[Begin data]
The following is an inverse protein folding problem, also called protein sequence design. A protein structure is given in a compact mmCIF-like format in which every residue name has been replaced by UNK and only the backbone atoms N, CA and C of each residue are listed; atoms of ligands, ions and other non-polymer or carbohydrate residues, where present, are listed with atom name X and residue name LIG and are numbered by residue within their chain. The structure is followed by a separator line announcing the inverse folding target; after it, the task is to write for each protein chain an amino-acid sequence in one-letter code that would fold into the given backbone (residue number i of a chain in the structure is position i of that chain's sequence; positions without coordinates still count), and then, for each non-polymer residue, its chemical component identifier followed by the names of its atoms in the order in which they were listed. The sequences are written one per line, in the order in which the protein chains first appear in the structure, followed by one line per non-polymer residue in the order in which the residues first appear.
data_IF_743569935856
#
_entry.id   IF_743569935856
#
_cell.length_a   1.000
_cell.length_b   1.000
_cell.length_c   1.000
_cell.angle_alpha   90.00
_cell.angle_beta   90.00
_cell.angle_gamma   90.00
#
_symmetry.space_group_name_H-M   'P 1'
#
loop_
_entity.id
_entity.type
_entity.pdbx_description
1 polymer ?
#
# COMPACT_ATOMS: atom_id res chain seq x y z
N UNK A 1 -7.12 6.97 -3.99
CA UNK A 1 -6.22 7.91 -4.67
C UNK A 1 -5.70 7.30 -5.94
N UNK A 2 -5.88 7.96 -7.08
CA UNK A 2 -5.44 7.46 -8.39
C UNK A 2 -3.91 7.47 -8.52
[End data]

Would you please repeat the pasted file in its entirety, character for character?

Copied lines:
The following is an inverse protein folding problem, also called protein sequence design. A protein structure is given in a compact mmCIF-like format in which every residue name has been replaced by UNK and only the backbone atoms N, CA and C of each residue are listed; atoms of ligands, ions and other non-polymer or carbohydrate residues, where present, are listed with atom name X and residue name LIG and are numbered by residue within their chain. The structure is followed by a separator line announcing the inverse folding target; after it, the task is to write for each protein chain an amino-acid sequence in one-letter code that would fold into the given backbone (residue number i of a chain in the structure is position i of that chain's sequence; positions without coordinates still count), and then, for each non-polymer residue, its chemical component identifier followed by the names of its atoms in the order in which they were listed. The sequences are written one per line, in the order in which the protein chains first appear in the structure, followed by one line per non-polymer residue in the order in which the residues first appear.
data_IF_743569935856
#
_entry.id   IF_743569935856
#
_cell.length_a   1.000
_cell.length_b   1.000
_cell.length_c   1.000
_cell.angle_alpha   90.00
_cell.angle_beta   90.00
_cell.angle_gamma   90.00
#
_symmetry.space_group_name_H-M   'P 1'
#
loop_
_entity.id
_entity.type
_entity.pdbx_description
1 polymer ?
#
# COMPACT_ATOMS: atom_id res chain seq x y z
N UNK A 1 -7.12 6.97 -3.99
CA UNK A 1 -6.22 7.91 -4.67
C UNK A 1 -5.70 7.30 -5.94
N UNK A 2 -5.88 7.96 -7.08
CA UNK A 2 -5.44 7.46 -8.39
C UNK A 2 -3.91 7.47 -8.52